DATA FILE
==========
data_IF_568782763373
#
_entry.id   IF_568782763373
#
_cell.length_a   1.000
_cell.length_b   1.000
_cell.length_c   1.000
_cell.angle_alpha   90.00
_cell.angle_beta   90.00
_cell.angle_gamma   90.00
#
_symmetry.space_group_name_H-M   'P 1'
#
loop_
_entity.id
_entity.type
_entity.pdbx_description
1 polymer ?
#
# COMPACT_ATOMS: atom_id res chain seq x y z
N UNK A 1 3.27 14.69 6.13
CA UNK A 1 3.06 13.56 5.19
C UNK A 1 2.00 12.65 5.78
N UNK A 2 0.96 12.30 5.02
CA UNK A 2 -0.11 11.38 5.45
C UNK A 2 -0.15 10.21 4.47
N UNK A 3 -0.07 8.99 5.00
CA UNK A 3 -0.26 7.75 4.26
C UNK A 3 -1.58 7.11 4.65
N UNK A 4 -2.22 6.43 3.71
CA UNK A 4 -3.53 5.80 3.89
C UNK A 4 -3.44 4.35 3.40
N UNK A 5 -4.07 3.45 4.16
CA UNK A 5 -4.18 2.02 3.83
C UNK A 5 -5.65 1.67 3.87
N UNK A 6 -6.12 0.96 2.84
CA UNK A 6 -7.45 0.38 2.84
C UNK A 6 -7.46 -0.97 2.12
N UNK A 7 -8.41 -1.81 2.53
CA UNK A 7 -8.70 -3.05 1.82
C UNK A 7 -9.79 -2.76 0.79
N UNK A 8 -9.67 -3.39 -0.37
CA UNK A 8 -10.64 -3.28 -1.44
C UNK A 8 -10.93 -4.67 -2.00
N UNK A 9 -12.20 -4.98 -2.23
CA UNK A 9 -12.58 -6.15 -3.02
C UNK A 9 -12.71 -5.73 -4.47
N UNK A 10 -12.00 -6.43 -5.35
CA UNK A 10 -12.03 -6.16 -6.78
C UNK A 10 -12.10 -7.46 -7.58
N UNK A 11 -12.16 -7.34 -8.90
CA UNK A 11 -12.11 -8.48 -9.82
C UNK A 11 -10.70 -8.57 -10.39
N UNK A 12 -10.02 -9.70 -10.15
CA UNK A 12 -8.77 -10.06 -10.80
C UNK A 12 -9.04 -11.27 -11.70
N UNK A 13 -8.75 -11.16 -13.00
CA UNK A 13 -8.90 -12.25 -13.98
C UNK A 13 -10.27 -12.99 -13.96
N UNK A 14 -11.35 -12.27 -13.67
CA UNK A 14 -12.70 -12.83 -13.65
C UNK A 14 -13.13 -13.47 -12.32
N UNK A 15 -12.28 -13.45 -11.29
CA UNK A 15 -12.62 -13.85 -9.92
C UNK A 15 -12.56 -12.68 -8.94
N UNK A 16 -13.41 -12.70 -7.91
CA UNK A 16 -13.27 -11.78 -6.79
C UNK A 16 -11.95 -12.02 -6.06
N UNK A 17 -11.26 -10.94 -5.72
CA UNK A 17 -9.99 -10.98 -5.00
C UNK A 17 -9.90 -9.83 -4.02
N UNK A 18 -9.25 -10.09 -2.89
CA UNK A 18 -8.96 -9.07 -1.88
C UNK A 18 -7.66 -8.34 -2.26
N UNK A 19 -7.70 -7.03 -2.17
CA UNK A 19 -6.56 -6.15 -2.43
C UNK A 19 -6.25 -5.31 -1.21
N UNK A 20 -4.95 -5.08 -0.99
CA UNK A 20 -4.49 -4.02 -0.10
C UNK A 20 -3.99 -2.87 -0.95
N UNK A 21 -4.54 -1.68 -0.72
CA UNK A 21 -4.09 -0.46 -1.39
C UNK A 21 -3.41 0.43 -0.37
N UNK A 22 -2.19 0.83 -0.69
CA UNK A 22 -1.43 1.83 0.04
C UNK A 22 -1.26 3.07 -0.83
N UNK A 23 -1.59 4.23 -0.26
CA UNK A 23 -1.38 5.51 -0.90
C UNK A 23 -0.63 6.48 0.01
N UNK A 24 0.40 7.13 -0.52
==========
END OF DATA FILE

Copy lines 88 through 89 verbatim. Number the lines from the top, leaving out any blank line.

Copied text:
CA UNK A 23 -1.38 5.51 -0.90
C UNK A 23 -0.63 6.48 0.01